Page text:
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My September 24 article discussed a recent experiment at the Italian “OPERA” neutrino detector. Physicists there claimed to have observed neutrinos traveling faster than light speed, arriving 61 billionths of a second before Einstein said was possible.
While there are many possible technical problems with the measurement, an October 17th paper by Dutch physicist Ronald van Elburg raises a more profound issue. I thank my dear friend Dr. Jerry Clifford for referring me to this insightful paper.
Elburg says the analysis was simply done in the wrong reference frame, and if done properly, the experiment proves Einstein was right, once again.
Einstein said space and time are relative, meaning there is no single right answer to “how long is this distance?” or “how much time did that take?” These answers depend on the observer, and in particular on how fast the observer is moving relative to what is being measured. If two observers moving at different speeds measure the speed of a photon, a particle of light, they will measure different values for the path length traveled by the photon and different values for its transit time. But when each observer computes the photon’s speed they’ll get the same result — the speed of light. If one observer measures the path length being 10% more then he will necessarily measure the transit time also being 10% more, thus measuring the same speed (speed = distance / time).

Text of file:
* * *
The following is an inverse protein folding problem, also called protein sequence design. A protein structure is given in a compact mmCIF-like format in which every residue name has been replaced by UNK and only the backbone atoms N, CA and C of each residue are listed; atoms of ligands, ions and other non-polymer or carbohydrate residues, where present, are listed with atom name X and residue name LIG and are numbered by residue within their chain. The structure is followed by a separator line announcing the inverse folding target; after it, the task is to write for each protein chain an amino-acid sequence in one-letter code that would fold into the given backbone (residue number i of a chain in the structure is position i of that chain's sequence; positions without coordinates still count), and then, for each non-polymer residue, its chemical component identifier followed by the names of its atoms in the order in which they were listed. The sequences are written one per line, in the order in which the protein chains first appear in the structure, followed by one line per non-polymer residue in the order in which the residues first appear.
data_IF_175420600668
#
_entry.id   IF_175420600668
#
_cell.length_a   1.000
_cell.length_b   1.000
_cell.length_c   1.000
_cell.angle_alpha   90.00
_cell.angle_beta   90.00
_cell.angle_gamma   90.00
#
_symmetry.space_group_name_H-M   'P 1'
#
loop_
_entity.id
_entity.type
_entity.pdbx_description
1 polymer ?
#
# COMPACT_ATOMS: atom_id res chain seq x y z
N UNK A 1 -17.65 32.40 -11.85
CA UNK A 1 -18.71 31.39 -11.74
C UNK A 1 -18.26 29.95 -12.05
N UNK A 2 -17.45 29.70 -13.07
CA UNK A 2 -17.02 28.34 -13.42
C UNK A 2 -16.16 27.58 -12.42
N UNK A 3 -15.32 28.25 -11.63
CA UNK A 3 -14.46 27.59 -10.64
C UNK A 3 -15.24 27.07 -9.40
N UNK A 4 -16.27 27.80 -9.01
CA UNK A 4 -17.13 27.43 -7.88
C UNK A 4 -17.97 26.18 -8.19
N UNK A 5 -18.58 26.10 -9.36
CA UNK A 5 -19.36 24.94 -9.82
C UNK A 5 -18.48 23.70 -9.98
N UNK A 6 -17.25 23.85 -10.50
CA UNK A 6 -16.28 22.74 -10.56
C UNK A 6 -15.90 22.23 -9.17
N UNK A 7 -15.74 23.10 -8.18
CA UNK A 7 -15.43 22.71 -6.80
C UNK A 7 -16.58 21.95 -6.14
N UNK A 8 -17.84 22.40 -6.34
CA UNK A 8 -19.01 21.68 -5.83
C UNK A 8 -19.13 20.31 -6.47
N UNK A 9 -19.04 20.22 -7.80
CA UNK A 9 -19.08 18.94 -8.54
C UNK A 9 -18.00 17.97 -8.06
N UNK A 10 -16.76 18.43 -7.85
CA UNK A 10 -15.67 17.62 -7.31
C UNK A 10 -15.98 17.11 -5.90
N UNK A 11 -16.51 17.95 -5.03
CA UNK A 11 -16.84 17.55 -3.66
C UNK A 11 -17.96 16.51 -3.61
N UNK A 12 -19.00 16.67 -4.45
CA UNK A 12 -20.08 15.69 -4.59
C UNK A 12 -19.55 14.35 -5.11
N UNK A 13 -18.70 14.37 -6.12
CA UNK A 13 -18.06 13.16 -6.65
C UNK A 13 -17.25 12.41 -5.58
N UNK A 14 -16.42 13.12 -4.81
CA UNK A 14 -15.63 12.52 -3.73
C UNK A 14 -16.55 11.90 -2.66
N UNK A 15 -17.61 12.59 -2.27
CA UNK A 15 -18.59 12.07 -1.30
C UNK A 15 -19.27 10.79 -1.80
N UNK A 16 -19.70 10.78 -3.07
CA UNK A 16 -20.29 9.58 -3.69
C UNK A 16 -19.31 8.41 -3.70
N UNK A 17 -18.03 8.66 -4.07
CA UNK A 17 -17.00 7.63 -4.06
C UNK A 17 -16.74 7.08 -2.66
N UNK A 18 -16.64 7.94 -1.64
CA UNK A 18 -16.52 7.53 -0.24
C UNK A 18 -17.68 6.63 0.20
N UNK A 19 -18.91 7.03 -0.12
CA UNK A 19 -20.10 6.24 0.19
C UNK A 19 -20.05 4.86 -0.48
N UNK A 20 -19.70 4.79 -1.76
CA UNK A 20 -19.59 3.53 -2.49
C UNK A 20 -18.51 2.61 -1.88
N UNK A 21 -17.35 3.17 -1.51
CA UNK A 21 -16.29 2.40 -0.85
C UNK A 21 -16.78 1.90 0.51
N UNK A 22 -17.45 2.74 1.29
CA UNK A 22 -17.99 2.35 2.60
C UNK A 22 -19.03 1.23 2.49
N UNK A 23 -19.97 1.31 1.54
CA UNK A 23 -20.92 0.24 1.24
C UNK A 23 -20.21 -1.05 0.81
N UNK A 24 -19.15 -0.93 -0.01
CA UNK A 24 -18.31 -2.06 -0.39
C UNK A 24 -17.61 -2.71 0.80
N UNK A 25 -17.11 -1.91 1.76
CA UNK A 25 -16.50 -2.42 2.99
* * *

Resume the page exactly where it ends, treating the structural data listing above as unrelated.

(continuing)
Clearly this doesn’t work if we divide one observer’s distance by a different observer’s time, which is what Elburg said the OPERA physicists inadvertently did.
The clocks measuring neutrino arrival times at OPERA (80 miles from Rome) and the clocks used to infer neutrino departure times at CERN (near Geneva) were all synchronized to clocks on GPS satellites. Thus the time measurements were really being made in the satellite reference frame, the frame in which the satellites are stationary and Earth is moving. To be consistent, the CERN-to-OPERA distance must also be measured in the satellite frame. (The GPS satellites are 12,000 miles above Earth and moving more than 8400 miles per hour.)
As seen in the satellites’ frame, Elburg states, while the neutrinos move toward OPERA at almost the speed of light, the OPERA detector moves toward CERN at 8400 mph. This reduces their effective path length so they arrive earlier than the physicists expected. The distance traveled looks shorter in the GPS frame than it looks to observers on Earth. Elburg estimates this effect could reduce the neutrinos’ transit time by 64 billionths of a second, making the experimental result consistent with Einstein’s theory that nothing travels faster than light.
The exact value of Elburg’s correction depends on precisely where the GPS satellites are during the neutrino transit and how the synchronization is accomplished. Only the physicists at OPERA have access to these details. It’s now up to them to apply Elburg’s equations to precisely determine the correction.
My money’s still on Einstein.
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